Also known as Dunnerdale, the more intimate and narrow valley of the River Duddon has no lake of its own and is enclosed at its head by the rugged high fells of Harter Fell, Ulpha Fell and Grey Friar, with two of England’s highest mountain passes meeting here at Cockley Beck. The valley then runs south-west to meet the wide estuary and the Irish Sea.
The Duddon landscape has changed little since the 18th century, when William Wordsworth wrote 'Time, in most cases, and nature everywhere, have given a sanctity to the humble works of man, that are scattered over this peaceful retirement' (‘Notes to The River Duddon, A Series of Sonnets', 1820).
Settlement here dates to at least the Neolithic period, with the remains of one of the most impressive of the Lake District’s many stone circles to be found at Swinside Farm. Traces of Bronze Age settlers are also visible on the fells above the valley, like at Crosbythwaite and Seathwaite. However, there’s no obvious medieval settlement centre in the Duddon Valley, although nearby Furness Abbey was influential here, with Monk Foss Farm taking its name from the connection. The abbeys would also have helped develop and control the medieval iron industry. Today, the valley is still thinly populated with two small hamlets at Seathwaite and Ulpha and the nearest larger village at Broughton-in-Furness, just to the east of the estuary.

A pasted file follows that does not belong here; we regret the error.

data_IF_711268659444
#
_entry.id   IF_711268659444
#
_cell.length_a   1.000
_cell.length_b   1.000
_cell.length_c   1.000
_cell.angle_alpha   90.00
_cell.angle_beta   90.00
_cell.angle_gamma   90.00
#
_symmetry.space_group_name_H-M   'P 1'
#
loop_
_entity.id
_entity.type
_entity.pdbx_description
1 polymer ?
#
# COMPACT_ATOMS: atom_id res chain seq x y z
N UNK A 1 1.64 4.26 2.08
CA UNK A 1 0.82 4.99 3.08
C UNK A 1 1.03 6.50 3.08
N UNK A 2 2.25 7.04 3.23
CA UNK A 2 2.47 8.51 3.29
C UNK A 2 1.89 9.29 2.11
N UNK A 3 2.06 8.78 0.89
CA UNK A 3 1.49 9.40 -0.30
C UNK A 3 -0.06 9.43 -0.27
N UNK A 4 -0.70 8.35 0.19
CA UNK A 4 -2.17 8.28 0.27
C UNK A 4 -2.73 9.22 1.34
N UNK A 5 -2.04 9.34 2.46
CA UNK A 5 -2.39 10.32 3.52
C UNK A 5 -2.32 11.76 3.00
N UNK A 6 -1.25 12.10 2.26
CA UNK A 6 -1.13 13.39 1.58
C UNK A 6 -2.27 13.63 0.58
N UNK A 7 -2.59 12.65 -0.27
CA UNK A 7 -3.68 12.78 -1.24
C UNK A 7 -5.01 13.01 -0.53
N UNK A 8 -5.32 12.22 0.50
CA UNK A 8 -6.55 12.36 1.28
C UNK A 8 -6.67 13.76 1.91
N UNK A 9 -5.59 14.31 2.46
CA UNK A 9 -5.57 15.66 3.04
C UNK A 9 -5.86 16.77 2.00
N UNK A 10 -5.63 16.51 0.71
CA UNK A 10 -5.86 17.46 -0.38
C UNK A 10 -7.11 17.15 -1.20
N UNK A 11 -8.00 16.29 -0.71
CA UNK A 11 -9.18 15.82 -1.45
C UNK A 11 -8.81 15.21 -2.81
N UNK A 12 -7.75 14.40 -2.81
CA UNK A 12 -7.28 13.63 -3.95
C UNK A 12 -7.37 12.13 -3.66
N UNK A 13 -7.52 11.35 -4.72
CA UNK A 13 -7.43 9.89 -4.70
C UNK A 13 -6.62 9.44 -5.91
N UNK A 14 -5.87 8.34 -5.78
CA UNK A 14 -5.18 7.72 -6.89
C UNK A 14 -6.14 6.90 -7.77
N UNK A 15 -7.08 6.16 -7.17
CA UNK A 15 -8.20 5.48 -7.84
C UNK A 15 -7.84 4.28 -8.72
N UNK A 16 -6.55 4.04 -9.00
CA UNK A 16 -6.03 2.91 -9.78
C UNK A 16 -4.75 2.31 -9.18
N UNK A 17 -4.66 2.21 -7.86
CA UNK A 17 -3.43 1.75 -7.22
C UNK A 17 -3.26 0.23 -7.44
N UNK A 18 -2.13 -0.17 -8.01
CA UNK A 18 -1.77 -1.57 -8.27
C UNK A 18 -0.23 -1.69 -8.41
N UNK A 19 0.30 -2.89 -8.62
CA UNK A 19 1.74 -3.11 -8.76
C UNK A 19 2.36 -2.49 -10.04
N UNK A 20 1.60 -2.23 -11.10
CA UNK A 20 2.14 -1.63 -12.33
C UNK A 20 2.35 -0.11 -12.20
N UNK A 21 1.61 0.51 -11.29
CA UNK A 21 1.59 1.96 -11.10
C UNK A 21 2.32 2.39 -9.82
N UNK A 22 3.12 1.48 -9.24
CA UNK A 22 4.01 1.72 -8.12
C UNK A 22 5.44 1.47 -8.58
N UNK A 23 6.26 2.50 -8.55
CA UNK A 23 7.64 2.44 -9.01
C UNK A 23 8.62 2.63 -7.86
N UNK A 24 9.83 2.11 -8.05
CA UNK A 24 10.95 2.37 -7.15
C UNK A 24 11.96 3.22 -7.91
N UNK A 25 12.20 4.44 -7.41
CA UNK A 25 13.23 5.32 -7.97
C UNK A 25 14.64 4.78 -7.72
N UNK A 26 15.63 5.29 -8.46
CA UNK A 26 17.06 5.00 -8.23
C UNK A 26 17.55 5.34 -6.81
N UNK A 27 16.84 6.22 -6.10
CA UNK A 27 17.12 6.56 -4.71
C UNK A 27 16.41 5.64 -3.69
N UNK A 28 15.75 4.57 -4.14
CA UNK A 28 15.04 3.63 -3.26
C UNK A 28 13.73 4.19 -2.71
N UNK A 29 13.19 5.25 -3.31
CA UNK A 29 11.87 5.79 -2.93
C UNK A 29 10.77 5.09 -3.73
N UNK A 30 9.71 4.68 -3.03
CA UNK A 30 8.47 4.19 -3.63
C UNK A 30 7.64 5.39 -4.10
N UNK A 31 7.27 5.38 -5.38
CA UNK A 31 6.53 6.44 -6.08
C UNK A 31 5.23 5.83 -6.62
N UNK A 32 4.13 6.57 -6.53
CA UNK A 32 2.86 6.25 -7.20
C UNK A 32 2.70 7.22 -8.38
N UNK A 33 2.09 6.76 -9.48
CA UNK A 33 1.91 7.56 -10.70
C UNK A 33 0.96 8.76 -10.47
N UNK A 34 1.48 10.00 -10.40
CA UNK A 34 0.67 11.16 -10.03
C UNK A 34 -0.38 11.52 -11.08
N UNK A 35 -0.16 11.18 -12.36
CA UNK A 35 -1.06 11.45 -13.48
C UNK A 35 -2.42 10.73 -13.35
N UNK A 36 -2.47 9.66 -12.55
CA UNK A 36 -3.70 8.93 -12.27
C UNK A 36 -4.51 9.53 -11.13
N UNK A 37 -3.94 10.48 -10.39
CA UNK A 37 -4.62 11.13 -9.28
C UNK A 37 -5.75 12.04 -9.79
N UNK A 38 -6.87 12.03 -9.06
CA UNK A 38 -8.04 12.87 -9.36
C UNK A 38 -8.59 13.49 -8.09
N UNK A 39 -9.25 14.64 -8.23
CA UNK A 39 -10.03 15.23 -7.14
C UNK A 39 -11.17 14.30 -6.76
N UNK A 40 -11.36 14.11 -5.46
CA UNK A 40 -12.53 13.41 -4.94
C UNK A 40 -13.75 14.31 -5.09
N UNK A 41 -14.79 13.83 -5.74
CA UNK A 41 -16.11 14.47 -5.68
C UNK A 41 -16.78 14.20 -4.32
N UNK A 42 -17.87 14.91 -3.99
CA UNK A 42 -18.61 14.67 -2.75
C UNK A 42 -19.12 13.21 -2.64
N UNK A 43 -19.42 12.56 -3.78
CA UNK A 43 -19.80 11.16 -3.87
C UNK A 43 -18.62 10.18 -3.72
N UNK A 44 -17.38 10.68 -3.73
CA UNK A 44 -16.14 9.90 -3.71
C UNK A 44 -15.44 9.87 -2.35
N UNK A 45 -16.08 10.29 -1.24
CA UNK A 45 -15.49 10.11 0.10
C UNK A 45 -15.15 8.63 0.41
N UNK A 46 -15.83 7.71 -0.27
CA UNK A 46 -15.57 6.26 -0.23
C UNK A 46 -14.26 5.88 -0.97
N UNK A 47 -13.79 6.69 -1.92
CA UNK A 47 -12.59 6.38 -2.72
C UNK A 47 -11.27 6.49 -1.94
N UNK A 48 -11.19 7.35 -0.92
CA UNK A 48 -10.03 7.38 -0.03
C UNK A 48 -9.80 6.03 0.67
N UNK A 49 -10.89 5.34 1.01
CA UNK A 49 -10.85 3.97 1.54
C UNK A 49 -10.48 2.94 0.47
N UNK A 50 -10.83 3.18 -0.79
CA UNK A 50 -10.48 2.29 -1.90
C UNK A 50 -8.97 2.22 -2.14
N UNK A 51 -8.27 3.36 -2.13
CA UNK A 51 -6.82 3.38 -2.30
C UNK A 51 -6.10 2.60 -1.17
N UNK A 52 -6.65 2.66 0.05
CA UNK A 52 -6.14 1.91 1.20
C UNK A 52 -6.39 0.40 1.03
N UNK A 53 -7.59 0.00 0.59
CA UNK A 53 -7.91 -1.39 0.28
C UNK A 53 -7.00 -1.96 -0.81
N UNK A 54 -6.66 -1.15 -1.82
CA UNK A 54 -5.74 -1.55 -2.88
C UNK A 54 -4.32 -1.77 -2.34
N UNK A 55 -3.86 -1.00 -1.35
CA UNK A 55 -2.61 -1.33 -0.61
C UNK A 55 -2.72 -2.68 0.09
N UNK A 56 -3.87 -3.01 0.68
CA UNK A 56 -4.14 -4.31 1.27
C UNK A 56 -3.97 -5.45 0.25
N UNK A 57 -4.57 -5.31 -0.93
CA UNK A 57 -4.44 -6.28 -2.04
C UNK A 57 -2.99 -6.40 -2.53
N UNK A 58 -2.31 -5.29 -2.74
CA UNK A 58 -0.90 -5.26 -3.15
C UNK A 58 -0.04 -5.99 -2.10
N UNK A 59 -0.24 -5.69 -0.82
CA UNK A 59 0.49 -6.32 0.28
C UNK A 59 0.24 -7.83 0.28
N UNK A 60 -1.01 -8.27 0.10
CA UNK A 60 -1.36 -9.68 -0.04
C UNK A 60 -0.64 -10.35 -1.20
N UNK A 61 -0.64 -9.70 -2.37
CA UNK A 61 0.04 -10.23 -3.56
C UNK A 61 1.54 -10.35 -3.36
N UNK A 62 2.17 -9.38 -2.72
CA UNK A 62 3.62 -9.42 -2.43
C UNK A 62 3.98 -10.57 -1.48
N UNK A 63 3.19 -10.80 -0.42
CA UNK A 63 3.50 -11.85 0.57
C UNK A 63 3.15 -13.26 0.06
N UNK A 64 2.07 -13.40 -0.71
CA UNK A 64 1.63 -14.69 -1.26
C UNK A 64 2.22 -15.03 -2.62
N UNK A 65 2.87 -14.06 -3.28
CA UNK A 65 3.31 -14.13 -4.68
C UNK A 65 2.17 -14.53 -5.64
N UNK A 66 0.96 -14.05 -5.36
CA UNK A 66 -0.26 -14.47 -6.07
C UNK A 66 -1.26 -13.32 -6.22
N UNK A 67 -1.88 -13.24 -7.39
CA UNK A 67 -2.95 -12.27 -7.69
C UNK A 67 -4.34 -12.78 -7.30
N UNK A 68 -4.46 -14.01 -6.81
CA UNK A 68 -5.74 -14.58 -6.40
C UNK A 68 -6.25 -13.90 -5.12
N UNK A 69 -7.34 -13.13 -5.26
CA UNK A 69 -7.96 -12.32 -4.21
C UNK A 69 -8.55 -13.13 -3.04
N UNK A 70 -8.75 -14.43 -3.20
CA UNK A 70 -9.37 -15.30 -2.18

Its combination of geology, woodland and water resources made the Duddon Valley an important location for industry over several centuries. This included slate quarrying, copper mining, iron smelting, peat extraction and cloth manufacturing. Although now there is little in the way of industry here, there are still the remains of many charcoal burning ‘pitsteads’ on the western side of the valley. There are also old carding mills where wool would have been prepared for spinning, and ‘retting’ ponds where hemp grown for rope would be soaked.
The valley was the subject of a series of sonnets published by Wordsworth in 1820 and they received more praise in his lifetime than any other of his works. When J. M. W. Turner read them, it inspired him to visit and paint Duddon Sands. Samuel Taylor Coleridge also wrote of the valley in his 1802 notebook, calling it 'O lovely, lovely Vale!'.
Unlike other areas of the Lake District, there has been little to trouble conservationists in the Duddon Valley over the centuries. There were protests over the development of Seathwaite Tarn as a drinking water reservoir in the early 20th century and in recent years some steps have been taken to remove infrastructure from the landscape. Friends of the Lake District helped reduce the impact of commercial forestry in the upper valley, making Black Hall Farm exempt from planting. The National Trust subsequently took possession of the farm.
The Duddon Valley maybe a modest, less-frequented place but it is a rich, beautiful and inspiring landscape with a significant identity and history.
Click here to see the full valley content from the World Heritage Site nomination document.